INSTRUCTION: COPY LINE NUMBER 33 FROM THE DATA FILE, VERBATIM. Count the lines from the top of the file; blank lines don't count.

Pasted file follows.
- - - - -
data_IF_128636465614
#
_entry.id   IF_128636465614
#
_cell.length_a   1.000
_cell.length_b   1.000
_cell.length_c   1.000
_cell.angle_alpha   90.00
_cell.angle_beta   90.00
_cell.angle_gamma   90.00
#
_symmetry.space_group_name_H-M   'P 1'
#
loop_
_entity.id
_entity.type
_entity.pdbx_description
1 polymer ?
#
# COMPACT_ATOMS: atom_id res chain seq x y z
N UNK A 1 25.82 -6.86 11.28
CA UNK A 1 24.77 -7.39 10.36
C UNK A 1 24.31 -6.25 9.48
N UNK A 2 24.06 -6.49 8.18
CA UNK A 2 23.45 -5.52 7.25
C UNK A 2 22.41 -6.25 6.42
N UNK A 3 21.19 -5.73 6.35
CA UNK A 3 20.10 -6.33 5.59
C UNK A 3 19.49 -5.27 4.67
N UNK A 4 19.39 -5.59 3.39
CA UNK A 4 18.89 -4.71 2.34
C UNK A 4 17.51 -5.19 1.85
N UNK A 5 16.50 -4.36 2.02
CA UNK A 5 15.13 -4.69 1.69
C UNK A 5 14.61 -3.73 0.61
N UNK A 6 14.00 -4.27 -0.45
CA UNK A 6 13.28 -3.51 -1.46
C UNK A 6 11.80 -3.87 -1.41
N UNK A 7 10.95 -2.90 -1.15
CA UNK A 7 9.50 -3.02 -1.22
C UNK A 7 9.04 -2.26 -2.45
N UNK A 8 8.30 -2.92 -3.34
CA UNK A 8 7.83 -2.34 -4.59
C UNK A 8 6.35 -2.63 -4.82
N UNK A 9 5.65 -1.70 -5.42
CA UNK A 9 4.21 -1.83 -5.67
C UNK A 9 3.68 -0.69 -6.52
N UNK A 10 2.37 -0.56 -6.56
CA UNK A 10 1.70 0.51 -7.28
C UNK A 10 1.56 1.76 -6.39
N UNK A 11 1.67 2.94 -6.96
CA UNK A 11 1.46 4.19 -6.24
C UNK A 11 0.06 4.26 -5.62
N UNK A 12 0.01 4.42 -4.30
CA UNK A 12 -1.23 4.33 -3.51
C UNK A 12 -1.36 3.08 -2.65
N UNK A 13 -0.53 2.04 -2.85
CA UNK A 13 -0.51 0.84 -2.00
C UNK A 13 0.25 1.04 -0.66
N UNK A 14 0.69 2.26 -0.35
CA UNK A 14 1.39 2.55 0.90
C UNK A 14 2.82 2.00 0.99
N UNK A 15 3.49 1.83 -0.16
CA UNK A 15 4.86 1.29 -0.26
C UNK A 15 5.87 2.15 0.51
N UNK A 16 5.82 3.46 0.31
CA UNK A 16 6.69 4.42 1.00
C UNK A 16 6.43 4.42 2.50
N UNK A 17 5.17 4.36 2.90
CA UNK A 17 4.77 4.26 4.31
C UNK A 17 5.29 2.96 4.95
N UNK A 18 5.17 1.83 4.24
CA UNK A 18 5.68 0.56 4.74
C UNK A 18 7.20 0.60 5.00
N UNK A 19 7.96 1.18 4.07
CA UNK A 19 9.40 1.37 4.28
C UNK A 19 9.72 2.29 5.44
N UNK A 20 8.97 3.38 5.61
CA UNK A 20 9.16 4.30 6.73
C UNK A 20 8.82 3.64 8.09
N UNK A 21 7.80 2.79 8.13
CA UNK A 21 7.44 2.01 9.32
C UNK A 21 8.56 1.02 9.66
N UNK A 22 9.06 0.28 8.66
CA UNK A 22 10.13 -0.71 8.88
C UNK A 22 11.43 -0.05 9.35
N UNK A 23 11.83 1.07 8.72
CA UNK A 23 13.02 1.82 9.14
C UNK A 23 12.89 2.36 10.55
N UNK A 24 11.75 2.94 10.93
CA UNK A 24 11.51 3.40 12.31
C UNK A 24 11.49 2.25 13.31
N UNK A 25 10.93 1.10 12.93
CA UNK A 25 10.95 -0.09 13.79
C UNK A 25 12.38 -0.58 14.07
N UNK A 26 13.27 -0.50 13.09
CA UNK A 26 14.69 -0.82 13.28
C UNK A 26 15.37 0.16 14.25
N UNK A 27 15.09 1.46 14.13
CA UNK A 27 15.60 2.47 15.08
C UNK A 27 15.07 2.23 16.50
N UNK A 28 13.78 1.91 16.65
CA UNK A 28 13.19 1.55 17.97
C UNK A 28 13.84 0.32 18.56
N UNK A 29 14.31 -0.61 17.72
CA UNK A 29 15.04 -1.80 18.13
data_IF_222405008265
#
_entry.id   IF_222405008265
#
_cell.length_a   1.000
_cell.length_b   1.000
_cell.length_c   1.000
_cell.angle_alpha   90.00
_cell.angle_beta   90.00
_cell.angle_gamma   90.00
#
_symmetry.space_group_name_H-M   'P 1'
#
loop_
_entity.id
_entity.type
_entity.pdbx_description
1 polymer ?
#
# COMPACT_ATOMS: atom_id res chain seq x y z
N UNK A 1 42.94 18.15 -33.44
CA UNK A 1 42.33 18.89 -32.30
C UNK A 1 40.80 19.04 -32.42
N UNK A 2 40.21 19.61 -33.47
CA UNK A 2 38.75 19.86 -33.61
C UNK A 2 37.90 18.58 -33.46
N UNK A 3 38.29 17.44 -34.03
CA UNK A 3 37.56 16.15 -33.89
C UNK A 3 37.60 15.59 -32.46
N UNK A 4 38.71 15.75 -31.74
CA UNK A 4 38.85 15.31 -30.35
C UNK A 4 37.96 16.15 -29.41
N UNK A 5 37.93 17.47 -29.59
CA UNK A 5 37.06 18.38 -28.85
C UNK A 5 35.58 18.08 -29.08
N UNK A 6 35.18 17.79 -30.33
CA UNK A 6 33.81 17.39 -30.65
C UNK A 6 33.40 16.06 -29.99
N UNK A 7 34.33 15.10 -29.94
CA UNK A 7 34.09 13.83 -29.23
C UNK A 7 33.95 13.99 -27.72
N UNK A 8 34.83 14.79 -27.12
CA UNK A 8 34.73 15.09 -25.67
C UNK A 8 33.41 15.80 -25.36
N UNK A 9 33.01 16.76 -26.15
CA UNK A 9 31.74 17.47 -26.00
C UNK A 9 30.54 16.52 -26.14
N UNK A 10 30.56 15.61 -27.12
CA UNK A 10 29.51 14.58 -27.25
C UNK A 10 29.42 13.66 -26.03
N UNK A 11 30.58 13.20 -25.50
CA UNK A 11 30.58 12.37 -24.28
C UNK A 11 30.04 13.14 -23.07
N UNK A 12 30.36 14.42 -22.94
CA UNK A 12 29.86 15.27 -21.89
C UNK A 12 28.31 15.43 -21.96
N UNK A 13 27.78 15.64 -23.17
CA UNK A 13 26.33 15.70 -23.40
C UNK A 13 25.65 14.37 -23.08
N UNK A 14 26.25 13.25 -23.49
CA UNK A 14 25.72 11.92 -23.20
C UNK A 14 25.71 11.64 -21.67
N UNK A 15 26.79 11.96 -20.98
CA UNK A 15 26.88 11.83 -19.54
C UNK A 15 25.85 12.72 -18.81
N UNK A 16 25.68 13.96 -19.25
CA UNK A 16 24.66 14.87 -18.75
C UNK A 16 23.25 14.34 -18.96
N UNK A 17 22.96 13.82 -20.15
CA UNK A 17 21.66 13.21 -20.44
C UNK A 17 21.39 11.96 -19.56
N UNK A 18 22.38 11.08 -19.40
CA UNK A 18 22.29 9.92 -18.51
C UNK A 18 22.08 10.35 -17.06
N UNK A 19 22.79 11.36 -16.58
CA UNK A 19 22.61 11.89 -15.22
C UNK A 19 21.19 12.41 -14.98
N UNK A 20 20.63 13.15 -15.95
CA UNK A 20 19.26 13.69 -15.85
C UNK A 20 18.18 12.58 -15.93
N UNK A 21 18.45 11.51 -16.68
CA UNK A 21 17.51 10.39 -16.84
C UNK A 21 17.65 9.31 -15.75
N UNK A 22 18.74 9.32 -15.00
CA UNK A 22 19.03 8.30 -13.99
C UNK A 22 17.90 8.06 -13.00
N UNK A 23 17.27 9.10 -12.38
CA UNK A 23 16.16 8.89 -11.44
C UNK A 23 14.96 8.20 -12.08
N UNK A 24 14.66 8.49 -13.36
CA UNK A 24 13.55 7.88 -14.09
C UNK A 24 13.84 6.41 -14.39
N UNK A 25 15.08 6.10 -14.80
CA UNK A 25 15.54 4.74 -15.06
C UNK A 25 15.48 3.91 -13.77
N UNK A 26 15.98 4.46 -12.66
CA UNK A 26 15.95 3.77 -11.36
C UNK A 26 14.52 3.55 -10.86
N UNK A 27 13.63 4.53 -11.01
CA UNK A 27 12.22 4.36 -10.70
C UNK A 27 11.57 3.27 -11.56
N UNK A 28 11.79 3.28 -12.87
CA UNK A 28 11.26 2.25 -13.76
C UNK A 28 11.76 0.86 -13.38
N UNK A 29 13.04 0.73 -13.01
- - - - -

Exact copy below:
N UNK A 5 16.50 -4.36 2.02